Love/Hate Mail, Dec. 15, 2011 

A Hedy Boner

I can't believe Hedy Weinberg wasn't on the Boner list ("The 2011 Boner Awards," Dec. 8). Look at the trouble she's caused suing schools for saying a prayer at a ballgame. How long will real Americans put up with it? Not long.

And why do people nowadays insist on trying to go places where they're not wanted ("Enjoin the Club," Dec. 8)? When I was in junior high school, I wasn't invited to a popular girl's party. I was hurt, and my mother offered to call the girl's parents and insist she invite me. But I said no. If she doesn't want me at her party, I don't want to go. If Belle Meade doesn't want you, why do you want them to be forced to accept you? You'll always know in your heart you're not really a member.

Ronnie Bishop


I managed to see Margaret last week, and would argue that it's truly great — daring and unusual and unpredictable and disturbing and lots else, including a signpost of what in this farkakte industry can get barely funded, shot, cut, released, reviewed, and one hopes, resuscitated (all this despite the presence of some very key names behind the scenes, although two of them — Sydney Pollack and Anthony Minghella — have since passed away). For what it's worth, Margaret will be on my year-end Top 10 list. Bravo to Mike D'Angelo and the Scene for calling due attention to this extraordinary film maudit.

Rob Nelson<

This time it's in the middle

To Samuel Hardy ("In Defense of Steve," Love/Hate Mail, Dec. 8):

They posted my letter at the top of the page. Yours was at the bottom. End of story.

There's some 200-word limit? I don't know about all that. I just wrote an email, and they didn't edit one word. Not. A Single. One.

 In reference to the letter I responded to, the length and obtuseness of mine conjures up just one word succinctly: GLARING IRONY. Now who's OCD ? 

The Scene didn't ask for anything, just my location. They must be gagging for content — and all you can do is give me a reason to go paint my garden gnome. I'm glad you got worn out reading it. At least it gave you something to do. I fell asleep reading yours. 

Mine — top. Yours — bottom. 

End of.

T. Clark

Bill of right deeds

To Jim Ridley:

I stopped by First Baptist Church a few minutes ago to browse the library for a book by Josh McDowell. Donna, the church secretary, asked if I had seen "An Open Letter to Bill," which you had written recently. I had not seen the article but I know Bill very well. As I turned to walk down the hall from the office toward the church library, there stood Bill!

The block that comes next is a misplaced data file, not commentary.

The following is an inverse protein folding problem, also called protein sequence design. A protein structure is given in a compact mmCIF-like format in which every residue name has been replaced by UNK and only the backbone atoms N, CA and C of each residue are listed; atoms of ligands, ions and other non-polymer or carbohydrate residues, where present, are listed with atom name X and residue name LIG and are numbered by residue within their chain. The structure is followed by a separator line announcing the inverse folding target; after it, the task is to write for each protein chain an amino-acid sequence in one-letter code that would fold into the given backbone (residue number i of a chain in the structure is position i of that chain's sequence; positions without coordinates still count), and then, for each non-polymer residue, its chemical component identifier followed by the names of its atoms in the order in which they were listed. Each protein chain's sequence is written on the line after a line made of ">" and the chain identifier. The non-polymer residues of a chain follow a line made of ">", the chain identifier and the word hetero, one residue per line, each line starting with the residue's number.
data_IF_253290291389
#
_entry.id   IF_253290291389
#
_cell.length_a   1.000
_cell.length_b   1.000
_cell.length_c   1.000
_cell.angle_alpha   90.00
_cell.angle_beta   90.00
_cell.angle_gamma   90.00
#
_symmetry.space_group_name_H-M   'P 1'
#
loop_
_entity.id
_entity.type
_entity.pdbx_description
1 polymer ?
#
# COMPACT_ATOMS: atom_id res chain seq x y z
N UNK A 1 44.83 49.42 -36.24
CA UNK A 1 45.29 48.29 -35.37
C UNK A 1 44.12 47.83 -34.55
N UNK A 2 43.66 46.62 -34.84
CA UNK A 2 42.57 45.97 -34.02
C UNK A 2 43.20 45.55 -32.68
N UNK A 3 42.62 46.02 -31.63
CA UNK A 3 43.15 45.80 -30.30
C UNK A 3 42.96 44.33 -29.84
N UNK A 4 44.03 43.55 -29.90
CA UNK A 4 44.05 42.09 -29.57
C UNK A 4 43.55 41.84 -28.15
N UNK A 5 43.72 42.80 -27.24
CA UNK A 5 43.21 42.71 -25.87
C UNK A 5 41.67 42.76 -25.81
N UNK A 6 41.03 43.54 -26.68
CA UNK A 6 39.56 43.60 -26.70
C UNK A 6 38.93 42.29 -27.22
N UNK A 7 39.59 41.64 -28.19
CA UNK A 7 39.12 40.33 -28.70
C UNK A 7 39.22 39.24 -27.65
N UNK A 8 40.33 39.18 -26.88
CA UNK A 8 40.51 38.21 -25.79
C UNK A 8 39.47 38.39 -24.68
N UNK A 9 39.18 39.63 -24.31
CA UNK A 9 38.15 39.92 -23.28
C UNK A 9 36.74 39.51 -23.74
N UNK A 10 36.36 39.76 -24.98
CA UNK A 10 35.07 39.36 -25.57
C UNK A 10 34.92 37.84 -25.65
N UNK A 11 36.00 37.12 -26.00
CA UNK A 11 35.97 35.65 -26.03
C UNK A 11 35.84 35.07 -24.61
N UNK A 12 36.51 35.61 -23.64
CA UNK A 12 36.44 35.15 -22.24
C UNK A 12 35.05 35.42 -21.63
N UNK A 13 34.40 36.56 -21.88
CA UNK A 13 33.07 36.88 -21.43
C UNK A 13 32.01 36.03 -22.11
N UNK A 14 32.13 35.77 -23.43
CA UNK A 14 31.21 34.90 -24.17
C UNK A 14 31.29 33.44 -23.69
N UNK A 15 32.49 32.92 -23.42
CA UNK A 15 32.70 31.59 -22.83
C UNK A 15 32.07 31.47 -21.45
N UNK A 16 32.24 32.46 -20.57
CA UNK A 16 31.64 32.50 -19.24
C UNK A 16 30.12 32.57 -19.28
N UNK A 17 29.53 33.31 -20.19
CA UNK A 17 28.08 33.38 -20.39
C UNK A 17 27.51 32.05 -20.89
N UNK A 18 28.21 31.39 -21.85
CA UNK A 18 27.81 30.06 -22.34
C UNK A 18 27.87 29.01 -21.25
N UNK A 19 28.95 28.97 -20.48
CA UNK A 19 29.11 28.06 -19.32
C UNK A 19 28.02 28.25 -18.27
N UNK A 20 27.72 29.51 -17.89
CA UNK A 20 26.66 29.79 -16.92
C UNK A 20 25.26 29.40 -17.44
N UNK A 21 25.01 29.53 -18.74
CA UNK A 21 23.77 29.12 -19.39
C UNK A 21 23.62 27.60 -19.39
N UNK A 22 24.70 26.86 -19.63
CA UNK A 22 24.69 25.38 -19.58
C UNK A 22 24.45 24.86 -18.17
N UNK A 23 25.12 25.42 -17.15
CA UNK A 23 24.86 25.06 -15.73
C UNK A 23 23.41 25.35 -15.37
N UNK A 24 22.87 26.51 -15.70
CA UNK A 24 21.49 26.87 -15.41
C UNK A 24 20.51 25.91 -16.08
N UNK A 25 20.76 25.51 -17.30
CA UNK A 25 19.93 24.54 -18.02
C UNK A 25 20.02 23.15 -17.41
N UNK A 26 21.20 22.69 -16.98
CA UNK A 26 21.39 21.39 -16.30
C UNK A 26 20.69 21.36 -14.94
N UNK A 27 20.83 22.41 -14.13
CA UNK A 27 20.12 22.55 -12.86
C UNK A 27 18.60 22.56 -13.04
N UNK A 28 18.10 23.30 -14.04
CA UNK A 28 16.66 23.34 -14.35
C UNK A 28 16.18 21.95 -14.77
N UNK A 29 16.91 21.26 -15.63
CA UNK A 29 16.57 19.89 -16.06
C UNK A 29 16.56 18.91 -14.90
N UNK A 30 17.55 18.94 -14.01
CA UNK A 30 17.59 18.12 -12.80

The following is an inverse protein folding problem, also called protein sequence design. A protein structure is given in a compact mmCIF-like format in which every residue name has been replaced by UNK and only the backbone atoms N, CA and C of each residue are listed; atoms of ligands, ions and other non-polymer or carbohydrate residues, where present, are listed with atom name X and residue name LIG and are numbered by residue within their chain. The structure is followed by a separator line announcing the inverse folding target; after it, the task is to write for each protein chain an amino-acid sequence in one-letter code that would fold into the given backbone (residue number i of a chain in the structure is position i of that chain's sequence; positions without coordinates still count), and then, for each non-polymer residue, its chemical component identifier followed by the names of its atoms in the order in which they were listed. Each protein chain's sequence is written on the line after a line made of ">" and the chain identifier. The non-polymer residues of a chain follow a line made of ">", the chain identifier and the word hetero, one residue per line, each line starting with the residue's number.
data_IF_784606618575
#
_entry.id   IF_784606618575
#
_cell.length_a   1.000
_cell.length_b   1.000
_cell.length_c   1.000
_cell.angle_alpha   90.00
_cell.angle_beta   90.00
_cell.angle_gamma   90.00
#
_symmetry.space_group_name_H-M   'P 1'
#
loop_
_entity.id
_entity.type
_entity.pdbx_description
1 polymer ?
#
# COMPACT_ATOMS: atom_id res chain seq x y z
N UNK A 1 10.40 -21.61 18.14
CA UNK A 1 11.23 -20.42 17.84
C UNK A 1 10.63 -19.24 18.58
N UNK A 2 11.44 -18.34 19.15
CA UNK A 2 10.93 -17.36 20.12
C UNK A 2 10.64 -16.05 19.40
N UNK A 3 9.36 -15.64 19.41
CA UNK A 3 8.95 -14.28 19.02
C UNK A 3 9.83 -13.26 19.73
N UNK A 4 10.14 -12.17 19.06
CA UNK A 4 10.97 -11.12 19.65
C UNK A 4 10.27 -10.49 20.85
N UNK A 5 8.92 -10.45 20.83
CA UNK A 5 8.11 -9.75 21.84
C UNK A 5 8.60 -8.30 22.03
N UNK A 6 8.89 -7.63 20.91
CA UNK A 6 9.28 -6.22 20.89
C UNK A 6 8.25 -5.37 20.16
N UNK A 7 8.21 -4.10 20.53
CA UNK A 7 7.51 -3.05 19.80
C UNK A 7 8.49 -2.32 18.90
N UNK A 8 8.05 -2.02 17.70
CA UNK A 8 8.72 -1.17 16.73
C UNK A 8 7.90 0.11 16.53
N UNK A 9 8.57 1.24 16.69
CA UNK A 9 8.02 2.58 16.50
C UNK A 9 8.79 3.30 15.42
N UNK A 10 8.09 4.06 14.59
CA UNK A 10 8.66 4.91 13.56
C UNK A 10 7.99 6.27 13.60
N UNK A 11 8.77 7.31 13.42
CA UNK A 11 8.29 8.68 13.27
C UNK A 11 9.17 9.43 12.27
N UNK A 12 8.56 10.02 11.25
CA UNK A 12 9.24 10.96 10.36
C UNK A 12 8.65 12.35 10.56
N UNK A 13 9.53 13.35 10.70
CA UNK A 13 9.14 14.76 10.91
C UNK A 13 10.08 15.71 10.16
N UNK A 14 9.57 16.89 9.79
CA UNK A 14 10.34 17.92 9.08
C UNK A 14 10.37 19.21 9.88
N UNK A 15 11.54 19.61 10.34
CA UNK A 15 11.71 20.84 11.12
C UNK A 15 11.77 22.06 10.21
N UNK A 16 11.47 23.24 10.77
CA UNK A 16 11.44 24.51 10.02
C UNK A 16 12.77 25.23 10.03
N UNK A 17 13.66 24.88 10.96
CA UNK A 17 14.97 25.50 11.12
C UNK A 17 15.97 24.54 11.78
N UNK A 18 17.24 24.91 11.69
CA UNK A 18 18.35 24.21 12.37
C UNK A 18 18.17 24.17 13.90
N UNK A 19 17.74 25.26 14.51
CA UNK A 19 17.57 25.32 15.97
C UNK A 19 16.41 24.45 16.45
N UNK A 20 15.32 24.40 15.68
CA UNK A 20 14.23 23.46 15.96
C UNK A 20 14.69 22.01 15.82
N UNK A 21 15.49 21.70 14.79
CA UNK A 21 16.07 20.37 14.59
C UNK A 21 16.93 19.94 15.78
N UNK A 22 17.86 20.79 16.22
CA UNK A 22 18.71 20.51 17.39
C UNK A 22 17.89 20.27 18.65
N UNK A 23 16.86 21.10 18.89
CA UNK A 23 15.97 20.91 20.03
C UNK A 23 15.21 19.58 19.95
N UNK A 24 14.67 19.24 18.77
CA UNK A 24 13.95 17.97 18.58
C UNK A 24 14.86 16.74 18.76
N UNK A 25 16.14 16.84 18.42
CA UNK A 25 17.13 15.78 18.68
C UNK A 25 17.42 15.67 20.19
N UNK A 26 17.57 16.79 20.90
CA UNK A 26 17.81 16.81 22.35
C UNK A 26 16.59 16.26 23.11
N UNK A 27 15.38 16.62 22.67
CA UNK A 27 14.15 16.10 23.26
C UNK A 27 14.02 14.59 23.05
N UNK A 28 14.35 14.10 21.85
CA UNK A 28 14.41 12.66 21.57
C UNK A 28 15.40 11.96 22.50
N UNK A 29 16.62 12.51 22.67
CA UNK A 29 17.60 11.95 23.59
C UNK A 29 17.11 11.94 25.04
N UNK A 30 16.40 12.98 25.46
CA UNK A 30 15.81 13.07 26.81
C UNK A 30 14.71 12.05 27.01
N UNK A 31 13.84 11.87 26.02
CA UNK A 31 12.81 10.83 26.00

Donna asked Bill if he had seen the letter. He had heard about the letter but had not read it. He took the letter and went into the church kitchen and I continued on my way to the library. As I returned to the office Bill had left. I got in my car and sat in the rain reading your letter. What a wonderful expression of appreciation to a gentleman you had never met.

Jim, Bill was abandoned early in life. He was raised by a family member, who was an Episcopal priest, I think. He and his siblings were separated, and reunited briefly after a severe illness. Bill worked for the IRS in San Francisco after his military service years ago. While working in San Francisco he contracted a virus that placed him in a coma for several months. Upon regaining consciousness, he was declared disabled. 

Having served in the military, Bill was declared a disabled veteran. He moved to Nashville, where he was reunited with a family member for a brief period of time before he was placed in the care of the VA Hospital's York Campus. He now lives in a veterans' home on Maple Street in Murfreesboro.

I am sure your father has probably given you this information before. If not, I thought you might like to hear a little of his background. Jim, what impresses me about Bill is that he is always trying to do little things for other people. One day on our way back from IHOP with one of his buddies from the home, the buddy started complaining about why Bill always feels happy, while his friend was always complaining about not having friends. Bill turned around from the front seat to speak to his friend in the back and said: "Mike, you need to be looking for something good to do for someone else instead of always complaining about not having friends." What a life lesson for me.

Thank you, Jim, for honoring Bill. If we had more "Bills" in the world, what a wonderful place it would be.

Bruce Plummer


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